Monday, March 12, 2012

Explode! v.2

Tomorrow will see the release of book #3 of the 2012 Matthew Cordell Children's Book Explosion! FORGIVE ME, I MEANT TO DO IT (from our friends at Harper), a first-time poetry collection by acclaimed author, Gail Carson Levine. It's a collection of "false apology poems" based upon the originally written one by William Carlos Williams that goes:

This Is Just To Say

I have eaten
the plums
that were in
the icebox

and which
you were probably
for breakfast

Forgive me
they were delicious
so sweet
and so cold
There's a lot of dark and wicked humor (much of it fairy tale infused) in FORGIVE ME, and I hope my drawings lend nicely to this wonderful witches brew of poems.

FORGIVE ME has gotten some very kind reviews, including two starred reviews in industry journals (Publishers Weekly and Booklist) as well as nice mentions and write-ups in The New York Times, The Wall Street Journal, and The Atlantic. Here's a few clips that, I think, might go down nicely with the wonderfully sinister, but hilarious vibe of the book.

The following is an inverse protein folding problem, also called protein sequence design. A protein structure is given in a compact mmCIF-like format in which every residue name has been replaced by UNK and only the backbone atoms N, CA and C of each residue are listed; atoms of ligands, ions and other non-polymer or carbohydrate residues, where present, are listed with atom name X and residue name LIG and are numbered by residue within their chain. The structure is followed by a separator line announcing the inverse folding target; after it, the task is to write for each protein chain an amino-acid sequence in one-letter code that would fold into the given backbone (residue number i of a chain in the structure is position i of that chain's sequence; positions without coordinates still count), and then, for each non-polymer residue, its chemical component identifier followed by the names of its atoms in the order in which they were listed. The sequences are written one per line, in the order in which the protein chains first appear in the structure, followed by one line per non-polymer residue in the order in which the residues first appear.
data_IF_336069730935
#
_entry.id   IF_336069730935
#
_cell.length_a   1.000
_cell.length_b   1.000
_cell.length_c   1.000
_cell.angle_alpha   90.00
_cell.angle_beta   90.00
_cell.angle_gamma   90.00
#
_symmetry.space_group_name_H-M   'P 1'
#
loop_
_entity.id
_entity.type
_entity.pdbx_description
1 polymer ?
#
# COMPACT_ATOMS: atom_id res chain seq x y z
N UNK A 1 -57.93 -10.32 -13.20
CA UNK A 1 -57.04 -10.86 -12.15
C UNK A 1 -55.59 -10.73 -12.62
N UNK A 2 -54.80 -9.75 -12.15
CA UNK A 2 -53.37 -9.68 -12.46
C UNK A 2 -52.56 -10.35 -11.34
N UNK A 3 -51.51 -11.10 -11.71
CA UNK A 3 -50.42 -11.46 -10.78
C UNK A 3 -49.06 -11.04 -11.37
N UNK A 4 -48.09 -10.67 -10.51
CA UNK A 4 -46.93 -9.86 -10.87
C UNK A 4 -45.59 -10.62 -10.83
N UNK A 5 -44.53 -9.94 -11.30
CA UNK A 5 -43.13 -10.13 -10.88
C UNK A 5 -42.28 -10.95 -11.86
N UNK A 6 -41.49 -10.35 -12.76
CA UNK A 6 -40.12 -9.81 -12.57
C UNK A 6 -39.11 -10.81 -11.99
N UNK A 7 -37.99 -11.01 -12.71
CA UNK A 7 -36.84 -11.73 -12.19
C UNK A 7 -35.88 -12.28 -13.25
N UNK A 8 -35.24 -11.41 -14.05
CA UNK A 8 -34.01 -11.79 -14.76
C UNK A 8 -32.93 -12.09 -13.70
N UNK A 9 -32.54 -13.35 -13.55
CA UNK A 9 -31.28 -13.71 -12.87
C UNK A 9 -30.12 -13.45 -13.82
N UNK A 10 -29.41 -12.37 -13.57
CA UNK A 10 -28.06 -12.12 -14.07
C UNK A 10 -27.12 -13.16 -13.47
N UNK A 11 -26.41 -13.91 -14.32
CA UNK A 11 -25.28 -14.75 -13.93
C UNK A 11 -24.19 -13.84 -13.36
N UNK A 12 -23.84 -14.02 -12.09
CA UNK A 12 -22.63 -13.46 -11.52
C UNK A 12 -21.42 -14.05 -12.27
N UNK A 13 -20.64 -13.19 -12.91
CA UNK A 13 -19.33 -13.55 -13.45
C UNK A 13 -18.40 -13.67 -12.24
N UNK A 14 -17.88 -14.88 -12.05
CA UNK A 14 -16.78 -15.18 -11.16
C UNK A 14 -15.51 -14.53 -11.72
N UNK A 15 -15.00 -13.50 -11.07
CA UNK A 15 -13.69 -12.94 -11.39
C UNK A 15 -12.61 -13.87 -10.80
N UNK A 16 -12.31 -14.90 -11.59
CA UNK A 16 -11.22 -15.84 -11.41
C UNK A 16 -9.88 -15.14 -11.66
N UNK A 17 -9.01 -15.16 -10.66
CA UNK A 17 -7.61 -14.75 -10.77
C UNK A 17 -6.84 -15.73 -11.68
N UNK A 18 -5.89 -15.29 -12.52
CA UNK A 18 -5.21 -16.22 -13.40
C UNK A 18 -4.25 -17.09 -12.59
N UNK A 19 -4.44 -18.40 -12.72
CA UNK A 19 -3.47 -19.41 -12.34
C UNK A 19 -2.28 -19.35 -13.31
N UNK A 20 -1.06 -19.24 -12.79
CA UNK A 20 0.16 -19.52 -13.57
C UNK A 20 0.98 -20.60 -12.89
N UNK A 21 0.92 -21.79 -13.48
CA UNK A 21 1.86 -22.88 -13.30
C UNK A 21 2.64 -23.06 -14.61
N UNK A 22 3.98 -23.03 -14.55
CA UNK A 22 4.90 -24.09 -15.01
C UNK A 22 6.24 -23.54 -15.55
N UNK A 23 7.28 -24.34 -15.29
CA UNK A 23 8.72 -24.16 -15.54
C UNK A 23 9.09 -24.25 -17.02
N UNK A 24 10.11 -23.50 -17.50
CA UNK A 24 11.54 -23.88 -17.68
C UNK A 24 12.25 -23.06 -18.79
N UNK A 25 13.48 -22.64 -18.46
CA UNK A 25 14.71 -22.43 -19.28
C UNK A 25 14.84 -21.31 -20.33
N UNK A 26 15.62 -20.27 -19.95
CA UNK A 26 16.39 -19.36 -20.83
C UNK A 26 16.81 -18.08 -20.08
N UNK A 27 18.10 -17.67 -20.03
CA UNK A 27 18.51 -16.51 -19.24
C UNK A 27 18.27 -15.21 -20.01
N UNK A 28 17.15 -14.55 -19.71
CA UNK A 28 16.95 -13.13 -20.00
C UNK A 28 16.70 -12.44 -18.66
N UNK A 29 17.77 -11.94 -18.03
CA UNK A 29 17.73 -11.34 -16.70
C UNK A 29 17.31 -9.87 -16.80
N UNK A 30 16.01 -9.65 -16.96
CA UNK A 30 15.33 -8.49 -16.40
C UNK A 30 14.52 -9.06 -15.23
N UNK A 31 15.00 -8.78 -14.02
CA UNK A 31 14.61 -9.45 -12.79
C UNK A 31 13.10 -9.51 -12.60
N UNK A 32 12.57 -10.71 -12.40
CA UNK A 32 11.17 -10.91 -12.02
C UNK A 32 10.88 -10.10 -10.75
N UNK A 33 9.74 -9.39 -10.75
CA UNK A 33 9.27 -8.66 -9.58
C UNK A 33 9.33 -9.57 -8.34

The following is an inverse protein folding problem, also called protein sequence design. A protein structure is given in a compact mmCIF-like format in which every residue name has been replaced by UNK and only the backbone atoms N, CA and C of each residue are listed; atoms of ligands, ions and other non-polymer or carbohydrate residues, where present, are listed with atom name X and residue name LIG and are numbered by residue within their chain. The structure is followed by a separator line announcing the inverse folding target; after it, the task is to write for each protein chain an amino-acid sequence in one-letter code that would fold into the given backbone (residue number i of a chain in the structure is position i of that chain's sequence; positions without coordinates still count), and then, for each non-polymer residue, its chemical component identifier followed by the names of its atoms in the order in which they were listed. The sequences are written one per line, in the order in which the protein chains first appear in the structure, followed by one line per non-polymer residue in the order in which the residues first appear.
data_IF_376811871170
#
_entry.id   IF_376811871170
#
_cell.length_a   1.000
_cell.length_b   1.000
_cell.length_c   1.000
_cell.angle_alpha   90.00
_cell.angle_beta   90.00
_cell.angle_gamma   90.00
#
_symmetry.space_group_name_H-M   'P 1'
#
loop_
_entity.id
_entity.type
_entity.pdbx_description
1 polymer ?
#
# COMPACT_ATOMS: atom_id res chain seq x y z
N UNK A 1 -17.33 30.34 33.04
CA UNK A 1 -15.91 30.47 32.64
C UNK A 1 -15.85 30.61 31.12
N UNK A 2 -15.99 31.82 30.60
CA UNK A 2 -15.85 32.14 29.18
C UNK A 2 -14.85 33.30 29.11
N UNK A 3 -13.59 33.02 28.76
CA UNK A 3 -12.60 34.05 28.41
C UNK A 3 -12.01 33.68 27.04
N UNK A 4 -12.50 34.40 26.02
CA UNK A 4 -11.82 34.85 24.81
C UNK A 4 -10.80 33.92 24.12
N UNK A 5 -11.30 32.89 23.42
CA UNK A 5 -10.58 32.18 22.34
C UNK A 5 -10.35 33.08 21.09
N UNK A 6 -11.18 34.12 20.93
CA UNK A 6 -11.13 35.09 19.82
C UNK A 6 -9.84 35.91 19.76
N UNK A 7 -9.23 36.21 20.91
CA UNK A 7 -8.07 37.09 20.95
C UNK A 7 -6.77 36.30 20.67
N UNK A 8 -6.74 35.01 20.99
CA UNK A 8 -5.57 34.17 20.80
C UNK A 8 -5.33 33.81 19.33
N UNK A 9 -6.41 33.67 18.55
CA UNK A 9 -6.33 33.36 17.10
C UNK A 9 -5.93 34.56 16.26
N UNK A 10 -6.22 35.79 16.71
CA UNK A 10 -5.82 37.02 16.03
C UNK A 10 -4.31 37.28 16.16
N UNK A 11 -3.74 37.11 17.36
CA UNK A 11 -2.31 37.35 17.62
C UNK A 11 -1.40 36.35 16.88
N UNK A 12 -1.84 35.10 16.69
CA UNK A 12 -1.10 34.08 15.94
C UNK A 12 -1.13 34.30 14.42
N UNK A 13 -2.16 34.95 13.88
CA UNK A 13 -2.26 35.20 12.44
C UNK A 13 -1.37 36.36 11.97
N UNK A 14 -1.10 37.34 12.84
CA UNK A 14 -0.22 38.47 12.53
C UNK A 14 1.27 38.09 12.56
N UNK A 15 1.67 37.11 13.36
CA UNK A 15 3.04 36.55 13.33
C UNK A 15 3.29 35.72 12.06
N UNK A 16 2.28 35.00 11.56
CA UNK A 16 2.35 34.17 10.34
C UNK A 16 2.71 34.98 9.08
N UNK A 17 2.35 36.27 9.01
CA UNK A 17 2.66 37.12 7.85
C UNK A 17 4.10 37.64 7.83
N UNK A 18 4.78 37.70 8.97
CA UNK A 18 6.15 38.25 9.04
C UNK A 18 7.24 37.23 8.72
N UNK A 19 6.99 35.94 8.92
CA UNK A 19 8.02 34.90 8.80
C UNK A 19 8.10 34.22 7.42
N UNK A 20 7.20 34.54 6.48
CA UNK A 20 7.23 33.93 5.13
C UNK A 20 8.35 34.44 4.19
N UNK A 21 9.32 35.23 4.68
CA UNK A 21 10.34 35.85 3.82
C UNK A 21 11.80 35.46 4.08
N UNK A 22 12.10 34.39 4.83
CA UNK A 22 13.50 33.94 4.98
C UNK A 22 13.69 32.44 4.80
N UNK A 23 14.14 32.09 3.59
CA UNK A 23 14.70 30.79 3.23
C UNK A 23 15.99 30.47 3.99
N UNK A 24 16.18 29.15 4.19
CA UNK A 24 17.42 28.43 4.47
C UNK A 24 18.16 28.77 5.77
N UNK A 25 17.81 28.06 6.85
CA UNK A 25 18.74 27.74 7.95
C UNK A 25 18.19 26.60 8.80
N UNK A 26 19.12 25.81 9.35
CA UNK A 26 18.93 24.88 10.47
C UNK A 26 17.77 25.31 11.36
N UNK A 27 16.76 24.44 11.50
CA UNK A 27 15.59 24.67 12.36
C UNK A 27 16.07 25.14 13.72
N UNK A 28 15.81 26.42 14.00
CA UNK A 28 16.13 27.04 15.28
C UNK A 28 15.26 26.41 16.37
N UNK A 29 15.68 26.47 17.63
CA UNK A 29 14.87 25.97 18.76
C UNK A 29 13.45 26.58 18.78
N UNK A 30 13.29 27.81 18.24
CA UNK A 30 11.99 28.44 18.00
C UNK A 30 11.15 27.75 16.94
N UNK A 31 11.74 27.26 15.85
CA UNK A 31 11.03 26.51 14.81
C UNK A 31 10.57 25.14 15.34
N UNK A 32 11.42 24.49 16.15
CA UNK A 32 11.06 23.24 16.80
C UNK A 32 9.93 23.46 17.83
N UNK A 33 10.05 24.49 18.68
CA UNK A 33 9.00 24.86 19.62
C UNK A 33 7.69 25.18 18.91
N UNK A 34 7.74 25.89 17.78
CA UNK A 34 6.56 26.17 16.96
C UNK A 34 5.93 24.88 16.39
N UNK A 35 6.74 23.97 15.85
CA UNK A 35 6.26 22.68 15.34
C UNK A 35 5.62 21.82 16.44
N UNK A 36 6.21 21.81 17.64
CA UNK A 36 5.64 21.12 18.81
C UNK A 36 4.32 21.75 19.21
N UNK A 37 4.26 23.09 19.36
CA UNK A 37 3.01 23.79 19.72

The prolific author of “Ella Enchanted” is determined here to strip poetry free of the high-mindedness with which schoolchildren often groaningly associate it.... Cordell’s cartoons are precisely attuned to the “I know you are, but what am I?” mind-set. –The New York Times 

Ms. Levine has devised verses written from the point of view of any number of unrepentant malefactors. Matthew Cordell's comic drawings leaven the mordant wit, as when Little Red Riding Hood's grandmother writes: "When you arrive / I will not be / lying / in my bed / where / you hungrily / hoped / to find me / Forgive me / tell my granddaughter / better one of us / should live." –The Wall Street Journal

True to form, many of her poems here riff off of fairy tails or nursery rhymes. Cows apologize for chewing through beanstalks; princesses apologize for leaving the dirty, smelly dwarves; the Beast apologizes for having Beauty to an unusual breakfast; and a girl apologizes for pushing Humpty-Dumpty off the wall ("Forgive me/all the king's horses/and all the king's men/ were bored")...The poems are complemented by Matthew Codell's dexterously messy line art, which nicely captures the rudeness of Levine's poem. –The Atlantic

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